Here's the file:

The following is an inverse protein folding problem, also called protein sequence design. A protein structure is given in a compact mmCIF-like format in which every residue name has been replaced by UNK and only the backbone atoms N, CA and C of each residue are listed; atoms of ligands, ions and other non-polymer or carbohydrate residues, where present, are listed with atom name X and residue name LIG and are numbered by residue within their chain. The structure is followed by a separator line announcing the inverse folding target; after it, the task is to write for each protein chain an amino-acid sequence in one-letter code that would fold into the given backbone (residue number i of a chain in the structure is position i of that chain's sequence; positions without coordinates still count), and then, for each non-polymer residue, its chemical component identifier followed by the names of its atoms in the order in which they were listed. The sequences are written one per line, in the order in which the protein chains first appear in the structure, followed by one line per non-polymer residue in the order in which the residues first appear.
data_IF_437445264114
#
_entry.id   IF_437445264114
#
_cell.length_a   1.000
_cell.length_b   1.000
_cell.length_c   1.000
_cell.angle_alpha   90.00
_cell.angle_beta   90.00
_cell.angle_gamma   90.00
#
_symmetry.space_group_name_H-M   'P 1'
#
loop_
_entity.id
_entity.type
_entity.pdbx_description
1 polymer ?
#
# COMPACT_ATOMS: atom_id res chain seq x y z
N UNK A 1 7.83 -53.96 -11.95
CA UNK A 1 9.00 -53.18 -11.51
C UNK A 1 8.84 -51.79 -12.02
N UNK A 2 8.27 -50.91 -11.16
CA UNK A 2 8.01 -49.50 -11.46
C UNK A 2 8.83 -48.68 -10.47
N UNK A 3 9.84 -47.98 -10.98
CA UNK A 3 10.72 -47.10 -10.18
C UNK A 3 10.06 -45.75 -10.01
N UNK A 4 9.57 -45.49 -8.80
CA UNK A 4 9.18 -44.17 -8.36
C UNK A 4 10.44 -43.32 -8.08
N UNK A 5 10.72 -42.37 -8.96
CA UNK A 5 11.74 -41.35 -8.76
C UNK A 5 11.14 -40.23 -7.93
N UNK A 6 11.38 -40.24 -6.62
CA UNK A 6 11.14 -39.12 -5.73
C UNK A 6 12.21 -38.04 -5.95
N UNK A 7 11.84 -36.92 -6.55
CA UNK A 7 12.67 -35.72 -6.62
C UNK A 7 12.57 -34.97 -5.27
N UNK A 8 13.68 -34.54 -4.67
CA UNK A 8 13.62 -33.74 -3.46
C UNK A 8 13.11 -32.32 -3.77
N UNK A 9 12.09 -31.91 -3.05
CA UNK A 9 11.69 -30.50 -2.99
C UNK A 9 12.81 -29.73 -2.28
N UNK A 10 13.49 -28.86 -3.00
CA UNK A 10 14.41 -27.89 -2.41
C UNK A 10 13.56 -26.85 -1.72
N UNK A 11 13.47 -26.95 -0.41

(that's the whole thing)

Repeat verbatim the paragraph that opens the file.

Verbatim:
The following is an inverse protein folding problem, also called protein sequence design. A protein structure is given in a compact mmCIF-like format in which every residue name has been replaced by UNK and only the backbone atoms N, CA and C of each residue are listed; atoms of ligands, ions and other non-polymer or carbohydrate residues, where present, are listed with atom name X and residue name LIG and are numbered by residue within their chain. The structure is followed by a separator line announcing the inverse folding target; after it, the task is to write for each protein chain an amino-acid sequence in one-letter code that would fold into the given backbone (residue number i of a chain in the structure is position i of that chain's sequence; positions without coordinates still count), and then, for each non-polymer residue, its chemical component identifier followed by the names of its atoms in the order in which they were listed. The sequences are written one per line, in the order in which the protein chains first appear in the structure, followed by one line per non-polymer residue in the order in which the residues first appear.